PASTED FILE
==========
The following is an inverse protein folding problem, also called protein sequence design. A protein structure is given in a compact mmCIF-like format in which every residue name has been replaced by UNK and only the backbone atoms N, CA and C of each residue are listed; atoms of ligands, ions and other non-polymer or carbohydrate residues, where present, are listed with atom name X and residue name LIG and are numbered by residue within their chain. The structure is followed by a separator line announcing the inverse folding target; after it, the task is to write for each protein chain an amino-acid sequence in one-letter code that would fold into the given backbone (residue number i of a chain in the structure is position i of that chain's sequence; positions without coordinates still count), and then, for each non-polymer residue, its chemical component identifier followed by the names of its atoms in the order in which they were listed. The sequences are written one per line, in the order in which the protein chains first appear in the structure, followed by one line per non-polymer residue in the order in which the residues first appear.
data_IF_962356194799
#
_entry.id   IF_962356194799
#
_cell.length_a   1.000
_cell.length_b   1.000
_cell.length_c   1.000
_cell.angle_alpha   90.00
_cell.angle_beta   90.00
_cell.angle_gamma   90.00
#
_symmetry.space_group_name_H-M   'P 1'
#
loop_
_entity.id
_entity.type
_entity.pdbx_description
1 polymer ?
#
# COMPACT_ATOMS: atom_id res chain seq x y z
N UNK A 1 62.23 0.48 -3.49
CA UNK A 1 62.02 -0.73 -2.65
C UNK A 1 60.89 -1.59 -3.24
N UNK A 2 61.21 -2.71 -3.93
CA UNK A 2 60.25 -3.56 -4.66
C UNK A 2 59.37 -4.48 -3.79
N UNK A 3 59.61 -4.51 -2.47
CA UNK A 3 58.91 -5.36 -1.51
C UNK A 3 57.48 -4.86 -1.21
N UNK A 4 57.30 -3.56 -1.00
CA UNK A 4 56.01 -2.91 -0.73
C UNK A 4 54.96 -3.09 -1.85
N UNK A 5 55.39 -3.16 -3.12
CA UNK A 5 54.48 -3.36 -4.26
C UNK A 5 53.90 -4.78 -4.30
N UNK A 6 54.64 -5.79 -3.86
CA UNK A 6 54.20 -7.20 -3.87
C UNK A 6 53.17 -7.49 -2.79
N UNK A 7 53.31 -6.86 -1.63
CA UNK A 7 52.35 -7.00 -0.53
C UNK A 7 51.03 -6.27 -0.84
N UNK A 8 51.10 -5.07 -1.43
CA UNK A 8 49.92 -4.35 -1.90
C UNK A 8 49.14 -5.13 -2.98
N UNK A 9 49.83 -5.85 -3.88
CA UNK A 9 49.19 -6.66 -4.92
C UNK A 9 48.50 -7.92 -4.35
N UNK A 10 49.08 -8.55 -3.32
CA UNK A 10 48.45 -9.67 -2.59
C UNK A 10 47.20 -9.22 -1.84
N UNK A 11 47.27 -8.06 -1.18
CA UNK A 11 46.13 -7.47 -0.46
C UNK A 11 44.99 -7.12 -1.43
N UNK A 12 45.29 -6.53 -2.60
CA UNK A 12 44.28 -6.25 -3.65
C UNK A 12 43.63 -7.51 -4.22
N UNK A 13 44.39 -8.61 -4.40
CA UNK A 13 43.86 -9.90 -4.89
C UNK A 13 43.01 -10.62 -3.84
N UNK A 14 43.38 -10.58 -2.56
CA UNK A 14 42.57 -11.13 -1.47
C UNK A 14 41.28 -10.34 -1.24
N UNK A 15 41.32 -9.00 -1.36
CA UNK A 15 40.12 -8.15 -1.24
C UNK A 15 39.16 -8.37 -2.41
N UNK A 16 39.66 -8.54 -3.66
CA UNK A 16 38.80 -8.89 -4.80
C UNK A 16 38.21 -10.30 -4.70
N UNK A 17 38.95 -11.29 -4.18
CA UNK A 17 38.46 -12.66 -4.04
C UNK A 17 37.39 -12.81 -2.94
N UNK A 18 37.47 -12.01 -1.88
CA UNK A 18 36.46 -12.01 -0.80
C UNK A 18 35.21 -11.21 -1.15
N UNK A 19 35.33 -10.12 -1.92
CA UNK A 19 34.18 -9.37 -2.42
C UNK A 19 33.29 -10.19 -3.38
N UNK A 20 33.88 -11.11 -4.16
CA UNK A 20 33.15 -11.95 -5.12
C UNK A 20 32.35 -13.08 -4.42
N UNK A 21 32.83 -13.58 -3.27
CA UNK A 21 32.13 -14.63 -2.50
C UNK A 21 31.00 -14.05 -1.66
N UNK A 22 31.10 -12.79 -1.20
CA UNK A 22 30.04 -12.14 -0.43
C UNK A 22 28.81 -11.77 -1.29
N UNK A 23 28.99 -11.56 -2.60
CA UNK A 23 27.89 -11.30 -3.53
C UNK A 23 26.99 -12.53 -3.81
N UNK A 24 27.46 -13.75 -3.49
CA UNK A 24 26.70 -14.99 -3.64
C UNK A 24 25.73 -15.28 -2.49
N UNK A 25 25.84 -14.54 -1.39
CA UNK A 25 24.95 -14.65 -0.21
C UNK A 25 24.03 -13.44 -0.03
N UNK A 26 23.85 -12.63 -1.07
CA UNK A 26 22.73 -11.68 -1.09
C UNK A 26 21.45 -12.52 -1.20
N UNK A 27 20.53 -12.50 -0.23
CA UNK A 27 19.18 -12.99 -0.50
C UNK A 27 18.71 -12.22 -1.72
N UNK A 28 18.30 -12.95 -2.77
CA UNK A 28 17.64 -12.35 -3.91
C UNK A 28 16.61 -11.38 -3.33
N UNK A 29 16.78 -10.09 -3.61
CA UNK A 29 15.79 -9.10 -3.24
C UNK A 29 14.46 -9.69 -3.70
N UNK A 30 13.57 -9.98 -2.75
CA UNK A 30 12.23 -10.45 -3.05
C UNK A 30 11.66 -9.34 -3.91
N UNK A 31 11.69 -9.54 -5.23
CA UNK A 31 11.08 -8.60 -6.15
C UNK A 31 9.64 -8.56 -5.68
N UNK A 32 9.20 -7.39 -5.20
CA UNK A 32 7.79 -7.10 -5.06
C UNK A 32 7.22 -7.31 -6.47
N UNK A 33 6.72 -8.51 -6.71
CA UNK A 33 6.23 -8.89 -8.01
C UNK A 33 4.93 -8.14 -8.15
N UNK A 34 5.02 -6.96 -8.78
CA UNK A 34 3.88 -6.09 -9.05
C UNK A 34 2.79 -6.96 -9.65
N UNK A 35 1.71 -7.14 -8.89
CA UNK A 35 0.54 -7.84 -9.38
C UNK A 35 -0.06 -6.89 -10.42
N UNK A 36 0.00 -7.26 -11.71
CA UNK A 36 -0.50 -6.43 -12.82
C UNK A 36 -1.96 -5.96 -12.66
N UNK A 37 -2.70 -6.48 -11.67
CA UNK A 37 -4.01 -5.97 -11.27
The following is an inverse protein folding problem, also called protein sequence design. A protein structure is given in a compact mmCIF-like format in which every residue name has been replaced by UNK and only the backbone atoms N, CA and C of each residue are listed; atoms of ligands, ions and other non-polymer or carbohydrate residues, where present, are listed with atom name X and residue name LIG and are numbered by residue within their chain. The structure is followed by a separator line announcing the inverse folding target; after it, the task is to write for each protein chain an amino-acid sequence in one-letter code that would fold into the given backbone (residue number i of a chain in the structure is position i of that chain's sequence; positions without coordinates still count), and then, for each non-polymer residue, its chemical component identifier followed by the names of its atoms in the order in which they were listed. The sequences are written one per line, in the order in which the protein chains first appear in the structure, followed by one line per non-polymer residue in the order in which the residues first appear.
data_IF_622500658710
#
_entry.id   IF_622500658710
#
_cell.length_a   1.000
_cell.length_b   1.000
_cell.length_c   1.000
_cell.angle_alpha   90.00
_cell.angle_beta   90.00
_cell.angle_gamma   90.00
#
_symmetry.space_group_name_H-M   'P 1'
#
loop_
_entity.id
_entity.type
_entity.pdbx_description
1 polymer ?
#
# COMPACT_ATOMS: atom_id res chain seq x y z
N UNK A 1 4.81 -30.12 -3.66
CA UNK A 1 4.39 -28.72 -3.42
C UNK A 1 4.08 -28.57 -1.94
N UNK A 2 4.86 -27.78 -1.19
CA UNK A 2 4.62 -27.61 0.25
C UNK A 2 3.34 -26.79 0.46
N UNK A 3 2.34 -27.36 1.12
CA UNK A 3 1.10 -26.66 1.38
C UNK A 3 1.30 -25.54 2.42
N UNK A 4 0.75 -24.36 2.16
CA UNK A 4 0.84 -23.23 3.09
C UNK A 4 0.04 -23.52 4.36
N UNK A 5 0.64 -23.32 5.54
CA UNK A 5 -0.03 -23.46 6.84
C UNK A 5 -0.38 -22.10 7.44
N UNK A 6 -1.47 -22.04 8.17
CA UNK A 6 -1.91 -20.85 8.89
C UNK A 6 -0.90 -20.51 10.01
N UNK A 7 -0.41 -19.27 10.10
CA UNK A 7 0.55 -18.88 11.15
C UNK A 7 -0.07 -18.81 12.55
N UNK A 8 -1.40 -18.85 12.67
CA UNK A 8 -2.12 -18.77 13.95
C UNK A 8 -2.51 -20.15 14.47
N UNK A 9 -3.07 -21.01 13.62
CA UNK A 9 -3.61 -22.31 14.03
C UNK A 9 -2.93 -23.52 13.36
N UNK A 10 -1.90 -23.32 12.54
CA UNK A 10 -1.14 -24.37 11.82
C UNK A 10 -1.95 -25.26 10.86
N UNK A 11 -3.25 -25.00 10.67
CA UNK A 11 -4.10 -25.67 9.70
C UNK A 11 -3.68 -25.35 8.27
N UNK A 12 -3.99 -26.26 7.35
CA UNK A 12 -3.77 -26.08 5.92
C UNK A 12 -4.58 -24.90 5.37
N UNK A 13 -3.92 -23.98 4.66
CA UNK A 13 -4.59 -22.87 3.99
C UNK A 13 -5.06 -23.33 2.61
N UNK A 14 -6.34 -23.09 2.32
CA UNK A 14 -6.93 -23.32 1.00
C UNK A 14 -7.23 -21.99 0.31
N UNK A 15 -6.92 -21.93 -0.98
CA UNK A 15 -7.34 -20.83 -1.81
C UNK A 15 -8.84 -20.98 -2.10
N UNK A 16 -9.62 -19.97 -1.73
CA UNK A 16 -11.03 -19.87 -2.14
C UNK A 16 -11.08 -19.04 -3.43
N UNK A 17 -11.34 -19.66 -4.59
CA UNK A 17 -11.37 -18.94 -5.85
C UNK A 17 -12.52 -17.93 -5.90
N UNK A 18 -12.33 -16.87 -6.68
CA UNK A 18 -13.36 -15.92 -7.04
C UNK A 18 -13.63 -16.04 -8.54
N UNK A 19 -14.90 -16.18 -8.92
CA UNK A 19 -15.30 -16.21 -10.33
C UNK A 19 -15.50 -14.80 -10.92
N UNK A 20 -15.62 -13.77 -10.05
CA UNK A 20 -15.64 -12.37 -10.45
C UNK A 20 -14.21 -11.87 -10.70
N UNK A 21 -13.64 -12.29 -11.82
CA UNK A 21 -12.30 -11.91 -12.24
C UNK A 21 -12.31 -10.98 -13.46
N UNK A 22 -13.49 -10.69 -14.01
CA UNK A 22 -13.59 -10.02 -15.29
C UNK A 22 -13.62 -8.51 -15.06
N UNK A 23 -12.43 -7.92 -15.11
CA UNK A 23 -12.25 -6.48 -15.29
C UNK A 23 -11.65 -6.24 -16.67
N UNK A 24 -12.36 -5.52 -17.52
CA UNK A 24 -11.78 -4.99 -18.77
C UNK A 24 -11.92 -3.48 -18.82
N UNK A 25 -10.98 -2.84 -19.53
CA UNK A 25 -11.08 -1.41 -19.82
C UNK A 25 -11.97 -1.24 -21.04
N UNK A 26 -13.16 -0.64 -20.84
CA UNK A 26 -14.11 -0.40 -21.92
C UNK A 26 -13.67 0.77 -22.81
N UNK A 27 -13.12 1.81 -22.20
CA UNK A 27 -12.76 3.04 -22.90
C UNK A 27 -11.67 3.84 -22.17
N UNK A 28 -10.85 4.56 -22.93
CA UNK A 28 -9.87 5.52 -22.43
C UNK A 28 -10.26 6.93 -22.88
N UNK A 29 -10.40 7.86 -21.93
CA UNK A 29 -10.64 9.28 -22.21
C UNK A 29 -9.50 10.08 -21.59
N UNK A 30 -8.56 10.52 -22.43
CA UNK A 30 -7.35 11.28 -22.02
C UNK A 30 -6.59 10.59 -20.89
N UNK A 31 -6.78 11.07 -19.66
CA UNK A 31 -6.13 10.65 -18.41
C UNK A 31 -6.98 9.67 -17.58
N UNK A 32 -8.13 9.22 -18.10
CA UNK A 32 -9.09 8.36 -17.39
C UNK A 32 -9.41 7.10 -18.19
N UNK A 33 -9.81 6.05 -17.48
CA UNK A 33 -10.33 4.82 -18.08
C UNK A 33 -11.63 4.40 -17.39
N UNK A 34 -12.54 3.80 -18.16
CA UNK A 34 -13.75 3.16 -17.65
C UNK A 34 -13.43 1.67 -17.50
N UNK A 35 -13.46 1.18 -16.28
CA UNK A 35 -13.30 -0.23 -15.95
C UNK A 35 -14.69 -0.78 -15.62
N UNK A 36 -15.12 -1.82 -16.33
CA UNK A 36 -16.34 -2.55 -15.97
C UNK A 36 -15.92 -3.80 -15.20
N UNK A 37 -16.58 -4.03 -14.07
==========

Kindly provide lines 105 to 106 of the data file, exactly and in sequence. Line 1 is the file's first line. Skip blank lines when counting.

C UNK A 28 16.61 -11.38 -3.33
N UNK A 29 16.78 -10.09 -3.61